After a few years, Munson said she started to get the feeling her continued interest was a sign that maybe she should help. One day in December 2018, Munson saw a photo online of Johnson holding a sign his children had made that read “All my dad wants for X-mas is a kidney” and she made up her mind.
“I decided to message Kristi, whom I’d never met, and asked about Tim and his blood type, which I realize is weird,” Munson laughed. “She responded, and I let her know I was interested in seeing if I was a match. She connected me with Scripps Hospital.”
Six months of tests, follow-up calls, blood work and interviews later, Munson was cleared as a donor.
“But I didn’t want to just give a kidney to anyone, this was a driven mission,” she said. “So there had to be additional tests to make sure we were compatible.”
With Johnson standing 6-foot-4 and Munson 5-foot-6, one issue that quickly arose was making sure Munson’s kidney would even fit correctly in Johnson’s body.
But, in another unlikely twist of fate, as Munson explained: “My doctors told me my kidneys were larger than normal, and producing at 110 percent of normal. I don’t know the cause, but it ended up being a big part of why I was able to be a donor.
“Most times, you wouldn’t be able to take a kidney from a person my size and put it in someone that much taller. Another part is compatible tissue, and somehow the antigens in our tissues were a three-out-of-six match, which is the same as a parent and a child.
“I finally got the call that we were a match.”
A few weeks later, a surgery date was available for Aug. 13.
After some testing to make sure Johnson was healthy enough to receive the kidney, the date was confirmed.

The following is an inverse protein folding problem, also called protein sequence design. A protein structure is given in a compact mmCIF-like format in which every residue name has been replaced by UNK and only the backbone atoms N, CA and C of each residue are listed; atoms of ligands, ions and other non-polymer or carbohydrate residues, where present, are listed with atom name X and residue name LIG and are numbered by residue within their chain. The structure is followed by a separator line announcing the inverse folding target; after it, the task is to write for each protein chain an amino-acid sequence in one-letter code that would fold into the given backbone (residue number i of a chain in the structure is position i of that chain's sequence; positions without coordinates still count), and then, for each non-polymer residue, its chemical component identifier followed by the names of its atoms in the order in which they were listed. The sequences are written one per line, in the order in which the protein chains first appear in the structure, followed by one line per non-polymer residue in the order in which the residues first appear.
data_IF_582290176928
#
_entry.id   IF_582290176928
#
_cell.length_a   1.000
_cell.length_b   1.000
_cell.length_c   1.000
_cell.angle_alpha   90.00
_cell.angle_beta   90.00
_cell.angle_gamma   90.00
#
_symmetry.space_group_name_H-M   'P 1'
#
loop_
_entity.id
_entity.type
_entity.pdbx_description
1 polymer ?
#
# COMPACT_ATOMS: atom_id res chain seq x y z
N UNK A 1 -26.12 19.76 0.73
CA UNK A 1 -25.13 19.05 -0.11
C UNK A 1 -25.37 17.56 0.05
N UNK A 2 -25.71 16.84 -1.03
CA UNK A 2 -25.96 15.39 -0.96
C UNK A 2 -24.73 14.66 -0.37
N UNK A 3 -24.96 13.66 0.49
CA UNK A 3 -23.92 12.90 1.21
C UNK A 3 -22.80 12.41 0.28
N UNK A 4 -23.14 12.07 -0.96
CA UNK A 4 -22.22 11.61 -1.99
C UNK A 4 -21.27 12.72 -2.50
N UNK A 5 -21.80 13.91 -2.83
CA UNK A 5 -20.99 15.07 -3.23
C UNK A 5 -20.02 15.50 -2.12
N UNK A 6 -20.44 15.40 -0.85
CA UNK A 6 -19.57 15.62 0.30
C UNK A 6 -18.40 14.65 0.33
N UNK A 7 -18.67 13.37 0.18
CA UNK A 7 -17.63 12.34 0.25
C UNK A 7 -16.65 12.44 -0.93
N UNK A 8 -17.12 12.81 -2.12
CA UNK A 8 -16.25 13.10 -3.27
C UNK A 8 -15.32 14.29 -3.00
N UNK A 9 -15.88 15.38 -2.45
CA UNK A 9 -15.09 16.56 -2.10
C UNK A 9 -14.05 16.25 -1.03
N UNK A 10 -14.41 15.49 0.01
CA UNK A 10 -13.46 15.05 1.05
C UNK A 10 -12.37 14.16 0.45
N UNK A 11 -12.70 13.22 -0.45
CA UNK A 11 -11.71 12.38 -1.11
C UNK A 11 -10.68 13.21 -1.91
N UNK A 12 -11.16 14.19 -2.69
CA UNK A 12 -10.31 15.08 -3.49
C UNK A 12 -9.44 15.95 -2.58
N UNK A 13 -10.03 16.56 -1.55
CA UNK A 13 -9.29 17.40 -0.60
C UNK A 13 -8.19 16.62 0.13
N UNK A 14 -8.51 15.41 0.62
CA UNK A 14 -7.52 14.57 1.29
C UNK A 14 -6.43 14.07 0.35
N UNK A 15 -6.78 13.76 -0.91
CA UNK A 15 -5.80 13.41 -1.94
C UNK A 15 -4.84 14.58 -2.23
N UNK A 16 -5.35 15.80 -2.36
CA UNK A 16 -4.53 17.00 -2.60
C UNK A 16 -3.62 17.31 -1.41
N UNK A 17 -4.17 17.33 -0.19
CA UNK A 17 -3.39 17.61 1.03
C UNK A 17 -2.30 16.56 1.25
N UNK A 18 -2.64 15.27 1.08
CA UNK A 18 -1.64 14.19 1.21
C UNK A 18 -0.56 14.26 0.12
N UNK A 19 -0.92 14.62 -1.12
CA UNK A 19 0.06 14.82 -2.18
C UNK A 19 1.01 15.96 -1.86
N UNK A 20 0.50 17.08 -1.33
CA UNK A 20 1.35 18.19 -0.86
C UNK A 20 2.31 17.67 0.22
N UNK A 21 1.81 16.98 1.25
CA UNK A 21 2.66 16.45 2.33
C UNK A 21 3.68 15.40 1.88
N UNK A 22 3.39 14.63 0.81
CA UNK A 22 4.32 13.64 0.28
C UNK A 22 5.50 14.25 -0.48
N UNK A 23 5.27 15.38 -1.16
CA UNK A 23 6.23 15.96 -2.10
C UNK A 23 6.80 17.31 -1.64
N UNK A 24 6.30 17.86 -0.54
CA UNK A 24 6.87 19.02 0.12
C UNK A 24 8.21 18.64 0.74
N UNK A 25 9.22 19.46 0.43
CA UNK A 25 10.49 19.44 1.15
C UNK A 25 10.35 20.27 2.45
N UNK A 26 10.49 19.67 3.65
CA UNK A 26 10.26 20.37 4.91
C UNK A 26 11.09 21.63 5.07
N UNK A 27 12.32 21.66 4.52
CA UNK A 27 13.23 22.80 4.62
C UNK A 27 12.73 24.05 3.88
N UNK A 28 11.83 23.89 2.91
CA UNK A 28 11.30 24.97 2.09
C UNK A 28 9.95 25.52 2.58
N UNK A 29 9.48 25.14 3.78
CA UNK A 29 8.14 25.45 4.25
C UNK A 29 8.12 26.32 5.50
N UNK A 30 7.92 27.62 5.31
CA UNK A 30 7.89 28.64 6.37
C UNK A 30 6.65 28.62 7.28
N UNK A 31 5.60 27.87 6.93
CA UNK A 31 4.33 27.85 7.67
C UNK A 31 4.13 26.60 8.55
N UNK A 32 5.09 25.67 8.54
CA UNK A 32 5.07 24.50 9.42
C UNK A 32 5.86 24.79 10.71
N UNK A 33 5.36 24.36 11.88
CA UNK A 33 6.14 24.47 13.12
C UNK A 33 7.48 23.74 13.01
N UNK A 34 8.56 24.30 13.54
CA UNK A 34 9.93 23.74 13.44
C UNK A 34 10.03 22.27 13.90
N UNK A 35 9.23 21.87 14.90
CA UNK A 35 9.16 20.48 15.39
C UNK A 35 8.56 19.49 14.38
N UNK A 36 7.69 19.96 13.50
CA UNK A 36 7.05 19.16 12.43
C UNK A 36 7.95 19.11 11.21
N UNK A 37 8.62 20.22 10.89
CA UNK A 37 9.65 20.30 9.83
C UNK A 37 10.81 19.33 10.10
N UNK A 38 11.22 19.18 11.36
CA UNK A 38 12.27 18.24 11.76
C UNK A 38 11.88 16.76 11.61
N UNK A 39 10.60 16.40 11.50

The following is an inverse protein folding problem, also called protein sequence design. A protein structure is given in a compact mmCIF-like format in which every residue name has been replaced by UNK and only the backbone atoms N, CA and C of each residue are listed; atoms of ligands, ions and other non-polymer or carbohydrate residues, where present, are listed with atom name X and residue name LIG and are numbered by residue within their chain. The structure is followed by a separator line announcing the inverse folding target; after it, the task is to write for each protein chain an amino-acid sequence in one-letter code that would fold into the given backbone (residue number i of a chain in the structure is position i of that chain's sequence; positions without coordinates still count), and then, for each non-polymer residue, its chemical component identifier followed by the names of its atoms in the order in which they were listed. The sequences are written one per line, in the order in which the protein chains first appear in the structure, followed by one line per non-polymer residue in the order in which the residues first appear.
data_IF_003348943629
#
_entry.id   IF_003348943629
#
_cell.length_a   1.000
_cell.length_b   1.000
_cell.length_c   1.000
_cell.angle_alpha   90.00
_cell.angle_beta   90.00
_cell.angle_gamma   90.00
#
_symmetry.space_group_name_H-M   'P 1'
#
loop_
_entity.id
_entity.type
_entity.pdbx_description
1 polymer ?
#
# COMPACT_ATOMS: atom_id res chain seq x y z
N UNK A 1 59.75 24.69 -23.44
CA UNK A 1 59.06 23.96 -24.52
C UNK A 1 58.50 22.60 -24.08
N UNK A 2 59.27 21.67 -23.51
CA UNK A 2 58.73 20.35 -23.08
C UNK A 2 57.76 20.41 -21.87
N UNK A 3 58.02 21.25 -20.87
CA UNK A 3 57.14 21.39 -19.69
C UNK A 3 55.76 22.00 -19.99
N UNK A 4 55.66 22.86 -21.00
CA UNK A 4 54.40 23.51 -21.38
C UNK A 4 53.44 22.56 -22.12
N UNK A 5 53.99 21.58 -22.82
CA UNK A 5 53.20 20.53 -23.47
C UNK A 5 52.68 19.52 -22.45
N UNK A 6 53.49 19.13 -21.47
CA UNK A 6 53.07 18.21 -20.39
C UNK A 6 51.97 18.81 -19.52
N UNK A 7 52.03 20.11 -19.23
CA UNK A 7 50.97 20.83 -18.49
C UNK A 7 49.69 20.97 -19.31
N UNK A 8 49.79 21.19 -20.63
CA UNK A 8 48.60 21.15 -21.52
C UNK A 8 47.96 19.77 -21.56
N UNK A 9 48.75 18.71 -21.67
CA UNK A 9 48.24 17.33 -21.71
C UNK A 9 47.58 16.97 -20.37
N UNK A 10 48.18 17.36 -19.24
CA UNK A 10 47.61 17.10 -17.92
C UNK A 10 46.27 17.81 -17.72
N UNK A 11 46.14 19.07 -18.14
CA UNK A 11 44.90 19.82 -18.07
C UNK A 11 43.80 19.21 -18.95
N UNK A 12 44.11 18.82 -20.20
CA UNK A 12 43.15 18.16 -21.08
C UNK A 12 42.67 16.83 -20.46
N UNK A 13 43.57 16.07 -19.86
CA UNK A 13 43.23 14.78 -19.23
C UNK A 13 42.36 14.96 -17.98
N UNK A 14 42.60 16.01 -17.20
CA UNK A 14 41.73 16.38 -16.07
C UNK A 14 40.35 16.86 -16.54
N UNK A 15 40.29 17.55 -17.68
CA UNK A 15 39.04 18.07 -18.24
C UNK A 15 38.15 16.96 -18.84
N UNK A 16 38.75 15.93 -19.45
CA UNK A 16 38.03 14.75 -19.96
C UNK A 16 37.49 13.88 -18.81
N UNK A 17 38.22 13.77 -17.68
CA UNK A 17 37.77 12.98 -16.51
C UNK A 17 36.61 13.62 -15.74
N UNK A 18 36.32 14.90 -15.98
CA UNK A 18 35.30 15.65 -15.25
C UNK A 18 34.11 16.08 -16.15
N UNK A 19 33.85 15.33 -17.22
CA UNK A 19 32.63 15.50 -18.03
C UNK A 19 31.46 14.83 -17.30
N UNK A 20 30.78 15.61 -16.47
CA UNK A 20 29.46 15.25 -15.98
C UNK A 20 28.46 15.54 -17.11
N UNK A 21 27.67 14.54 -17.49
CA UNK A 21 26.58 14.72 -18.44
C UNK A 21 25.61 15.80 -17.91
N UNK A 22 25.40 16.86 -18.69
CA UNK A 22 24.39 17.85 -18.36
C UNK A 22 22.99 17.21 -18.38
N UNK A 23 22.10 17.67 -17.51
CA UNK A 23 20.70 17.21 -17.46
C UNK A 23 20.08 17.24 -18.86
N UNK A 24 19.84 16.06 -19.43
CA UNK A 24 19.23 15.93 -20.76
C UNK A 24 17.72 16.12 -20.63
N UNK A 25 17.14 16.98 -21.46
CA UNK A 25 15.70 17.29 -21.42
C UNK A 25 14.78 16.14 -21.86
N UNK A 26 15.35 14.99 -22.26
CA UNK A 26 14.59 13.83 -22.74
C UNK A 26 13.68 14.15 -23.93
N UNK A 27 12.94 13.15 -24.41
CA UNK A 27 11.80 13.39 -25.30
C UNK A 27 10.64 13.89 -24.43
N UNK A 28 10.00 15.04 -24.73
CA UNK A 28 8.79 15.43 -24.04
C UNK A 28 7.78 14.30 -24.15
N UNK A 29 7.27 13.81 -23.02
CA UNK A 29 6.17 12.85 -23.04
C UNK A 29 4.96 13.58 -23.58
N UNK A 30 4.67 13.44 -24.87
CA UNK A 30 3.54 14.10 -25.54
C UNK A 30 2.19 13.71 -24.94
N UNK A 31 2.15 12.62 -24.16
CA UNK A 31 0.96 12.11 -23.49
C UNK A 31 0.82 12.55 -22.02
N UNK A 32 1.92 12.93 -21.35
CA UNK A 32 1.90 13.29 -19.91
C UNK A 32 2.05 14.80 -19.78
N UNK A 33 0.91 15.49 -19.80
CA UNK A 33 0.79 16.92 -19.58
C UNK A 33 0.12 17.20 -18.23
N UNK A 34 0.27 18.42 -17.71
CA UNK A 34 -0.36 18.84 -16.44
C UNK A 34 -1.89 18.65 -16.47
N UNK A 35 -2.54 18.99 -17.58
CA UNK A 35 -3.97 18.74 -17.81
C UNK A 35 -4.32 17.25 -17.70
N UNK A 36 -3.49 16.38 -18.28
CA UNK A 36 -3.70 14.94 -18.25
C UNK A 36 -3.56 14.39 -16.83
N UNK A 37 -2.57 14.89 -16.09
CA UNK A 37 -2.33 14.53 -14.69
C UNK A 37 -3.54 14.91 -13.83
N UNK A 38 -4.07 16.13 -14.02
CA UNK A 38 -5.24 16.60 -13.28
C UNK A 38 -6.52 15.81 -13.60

At the hospital, Munson said she was treated like a VIP. “I got a hall-of-fame walk with the staff,” she said. “I got care packages, and people showered me with love. It was a never-ending love-fest.”
For Munson, the surgery took place on a Tuesday afternoon and she was home Thursday morning.
By Day 5, post-surgery, she was walking; by Day 9, she was driving. But, she notes, she maintained a strict diet and exercised ahead of the surgery so she could recover more easily.
For Johnson, the recovery was a little more extreme: “The kidney is about the size of your fist, so they had to cut me open and connect it to my main artery in my leg and my bladder. It took 34 staples to seal me back up ... so it was a little more painful for me. I can’t drive for a month and I was walking like a 90-year-old those first few days.”
He said he will be on medication for the rest of his life.
Although still in recovery, Johnson said his body accepted Munson’s kidney, and so far, everything is working. The best thing is not having to go through dialysis anymore, which is “huge,” he said, adding, “and I’m looking forward to having more energy and getting around in the outdoors without becoming winded. Not only did I feel terrible, but I limited my family, so I hope to be able to get back to spending time with them.”
Of his bestowing donor, Johnson said: “For Sandra to even think about this was unbelievable — especially considering she didn’t even know me … and for her to make it through is a prayer answered.”
Want to Know More?
• National Kidney Foundation: kidney.org
• American Kidney Fund: kidneyfund.org
• In California, those who apply for a driver license can sign up for the Organ & Tissue Donor Registry and receive a mark indicating such on their license.